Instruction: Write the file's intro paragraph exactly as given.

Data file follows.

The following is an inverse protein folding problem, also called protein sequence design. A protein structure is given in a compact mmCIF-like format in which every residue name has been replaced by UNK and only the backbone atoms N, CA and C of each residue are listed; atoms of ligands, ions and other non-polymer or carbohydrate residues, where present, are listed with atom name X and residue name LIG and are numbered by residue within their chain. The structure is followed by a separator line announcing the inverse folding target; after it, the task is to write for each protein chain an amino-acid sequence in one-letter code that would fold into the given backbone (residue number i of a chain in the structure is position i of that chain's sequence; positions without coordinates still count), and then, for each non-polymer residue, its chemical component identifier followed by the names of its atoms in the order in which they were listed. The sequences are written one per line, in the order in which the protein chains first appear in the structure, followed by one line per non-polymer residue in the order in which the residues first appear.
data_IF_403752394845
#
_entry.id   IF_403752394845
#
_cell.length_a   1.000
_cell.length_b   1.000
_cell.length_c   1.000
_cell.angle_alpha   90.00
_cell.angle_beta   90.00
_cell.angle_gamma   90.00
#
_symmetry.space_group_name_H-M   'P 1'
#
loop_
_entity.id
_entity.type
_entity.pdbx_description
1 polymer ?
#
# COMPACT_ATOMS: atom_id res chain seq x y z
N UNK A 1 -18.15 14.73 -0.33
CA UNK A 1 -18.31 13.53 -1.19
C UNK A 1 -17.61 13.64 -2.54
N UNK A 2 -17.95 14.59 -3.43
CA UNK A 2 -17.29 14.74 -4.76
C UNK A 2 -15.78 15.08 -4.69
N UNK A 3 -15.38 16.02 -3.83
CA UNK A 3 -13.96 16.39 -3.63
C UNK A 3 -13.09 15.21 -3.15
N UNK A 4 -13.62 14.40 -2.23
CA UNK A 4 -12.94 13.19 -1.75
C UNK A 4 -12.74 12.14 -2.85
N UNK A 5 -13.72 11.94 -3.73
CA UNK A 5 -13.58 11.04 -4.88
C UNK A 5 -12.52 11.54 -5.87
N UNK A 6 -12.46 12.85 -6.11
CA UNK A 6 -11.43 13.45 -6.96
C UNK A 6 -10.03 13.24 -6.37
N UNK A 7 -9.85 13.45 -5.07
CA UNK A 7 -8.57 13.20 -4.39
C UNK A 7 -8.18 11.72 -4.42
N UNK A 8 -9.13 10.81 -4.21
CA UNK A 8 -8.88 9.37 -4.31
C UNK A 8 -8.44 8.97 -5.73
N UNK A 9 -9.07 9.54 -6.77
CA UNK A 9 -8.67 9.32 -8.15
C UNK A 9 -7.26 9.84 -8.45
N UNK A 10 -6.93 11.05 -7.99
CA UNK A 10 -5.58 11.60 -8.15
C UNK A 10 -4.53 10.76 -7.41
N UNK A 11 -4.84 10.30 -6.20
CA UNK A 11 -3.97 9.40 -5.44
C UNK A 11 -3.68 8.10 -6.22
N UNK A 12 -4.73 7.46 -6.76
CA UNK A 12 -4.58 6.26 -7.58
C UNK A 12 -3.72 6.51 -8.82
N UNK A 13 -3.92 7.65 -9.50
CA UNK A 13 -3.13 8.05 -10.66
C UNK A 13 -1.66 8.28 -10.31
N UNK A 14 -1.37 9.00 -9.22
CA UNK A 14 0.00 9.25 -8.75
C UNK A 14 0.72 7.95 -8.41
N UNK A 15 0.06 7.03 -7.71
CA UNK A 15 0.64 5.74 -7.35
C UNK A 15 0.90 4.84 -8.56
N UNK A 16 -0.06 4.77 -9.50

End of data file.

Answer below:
The following is an inverse protein folding problem, also called protein sequence design. A protein structure is given in a compact mmCIF-like format in which every residue name has been replaced by UNK and only the backbone atoms N, CA and C of each residue are listed; atoms of ligands, ions and other non-polymer or carbohydrate residues, where present, are listed with atom name X and residue name LIG and are numbered by residue within their chain. The structure is followed by a separator line announcing the inverse folding target; after it, the task is to write for each protein chain an amino-acid sequence in one-letter code that would fold into the given backbone (residue number i of a chain in the structure is position i of that chain's sequence; positions without coordinates still count), and then, for each non-polymer residue, its chemical component identifier followed by the names of its atoms in the order in which they were listed. The sequences are written one per line, in the order in which the protein chains first appear in the structure, followed by one line per non-polymer residue in the order in which the residues first appear.